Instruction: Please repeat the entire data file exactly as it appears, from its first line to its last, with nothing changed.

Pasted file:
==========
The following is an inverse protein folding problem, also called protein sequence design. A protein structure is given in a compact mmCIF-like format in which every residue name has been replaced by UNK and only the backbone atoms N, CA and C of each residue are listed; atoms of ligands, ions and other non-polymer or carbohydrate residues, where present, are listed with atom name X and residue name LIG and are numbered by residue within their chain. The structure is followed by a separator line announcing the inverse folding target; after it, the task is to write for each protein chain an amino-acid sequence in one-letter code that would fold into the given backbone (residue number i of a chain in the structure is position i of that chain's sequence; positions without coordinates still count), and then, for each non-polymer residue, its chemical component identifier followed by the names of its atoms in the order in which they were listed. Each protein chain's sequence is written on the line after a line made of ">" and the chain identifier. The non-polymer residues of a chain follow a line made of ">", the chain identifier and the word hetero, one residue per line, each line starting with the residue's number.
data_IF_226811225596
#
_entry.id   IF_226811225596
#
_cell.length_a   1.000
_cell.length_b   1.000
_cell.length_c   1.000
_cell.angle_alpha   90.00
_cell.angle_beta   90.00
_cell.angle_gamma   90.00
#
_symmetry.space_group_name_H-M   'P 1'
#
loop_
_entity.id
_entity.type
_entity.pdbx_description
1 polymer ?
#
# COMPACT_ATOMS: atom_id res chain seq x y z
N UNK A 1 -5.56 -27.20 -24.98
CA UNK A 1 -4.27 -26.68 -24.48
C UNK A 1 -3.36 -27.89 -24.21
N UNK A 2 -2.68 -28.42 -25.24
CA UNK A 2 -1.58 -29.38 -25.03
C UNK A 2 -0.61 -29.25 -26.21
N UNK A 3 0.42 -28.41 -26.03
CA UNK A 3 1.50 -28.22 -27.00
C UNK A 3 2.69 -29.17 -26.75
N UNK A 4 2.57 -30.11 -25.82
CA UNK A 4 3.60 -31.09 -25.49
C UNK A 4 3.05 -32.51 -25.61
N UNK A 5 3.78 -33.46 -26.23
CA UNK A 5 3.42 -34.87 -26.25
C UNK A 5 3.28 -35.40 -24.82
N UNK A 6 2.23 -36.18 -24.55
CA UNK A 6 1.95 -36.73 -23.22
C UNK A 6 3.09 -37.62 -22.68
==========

The following is an inverse protein folding problem, also called protein sequence design. A protein structure is given in a compact mmCIF-like format in which every residue name has been replaced by UNK and only the backbone atoms N, CA and C of each residue are listed; atoms of ligands, ions and other non-polymer or carbohydrate residues, where present, are listed with atom name X and residue name LIG and are numbered by residue within their chain. The structure is followed by a separator line announcing the inverse folding target; after it, the task is to write for each protein chain an amino-acid sequence in one-letter code that would fold into the given backbone (residue number i of a chain in the structure is position i of that chain's sequence; positions without coordinates still count), and then, for each non-polymer residue, its chemical component identifier followed by the names of its atoms in the order in which they were listed. Each protein chain's sequence is written on the line after a line made of ">" and the chain identifier. The non-polymer residues of a chain follow a line made of ">", the chain identifier and the word hetero, one residue per line, each line starting with the residue's number.
data_IF_226811225596
#
_entry.id   IF_226811225596
#
_cell.length_a   1.000
_cell.length_b   1.000
_cell.length_c   1.000
_cell.angle_alpha   90.00
_cell.angle_beta   90.00
_cell.angle_gamma   90.00
#
_symmetry.space_group_name_H-M   'P 1'
#
loop_
_entity.id
_entity.type
_entity.pdbx_description
1 polymer ?
#
# COMPACT_ATOMS: atom_id res chain seq x y z
N UNK A 1 -5.56 -27.20 -24.98
CA UNK A 1 -4.27 -26.68 -24.48
C UNK A 1 -3.36 -27.89 -24.21
N UNK A 2 -2.68 -28.42 -25.24
CA UNK A 2 -1.58 -29.38 -25.03
C UNK A 2 -0.61 -29.25 -26.21
N UNK A 3 0.42 -28.41 -26.03
CA UNK A 3 1.50 -28.22 -27.00
C UNK A 3 2.69 -29.17 -26.75
N UNK A 4 2.57 -30.11 -25.82
CA UNK A 4 3.60 -31.09 -25.49
C UNK A 4 3.05 -32.51 -25.61
N UNK A 5 3.78 -33.46 -26.23
CA UNK A 5 3.42 -34.87 -26.25
C UNK A 5 3.28 -35.40 -24.82
N UNK A 6 2.23 -36.18 -24.55
CA UNK A 6 1.95 -36.73 -23.22
C UNK A 6 3.09 -37.62 -22.68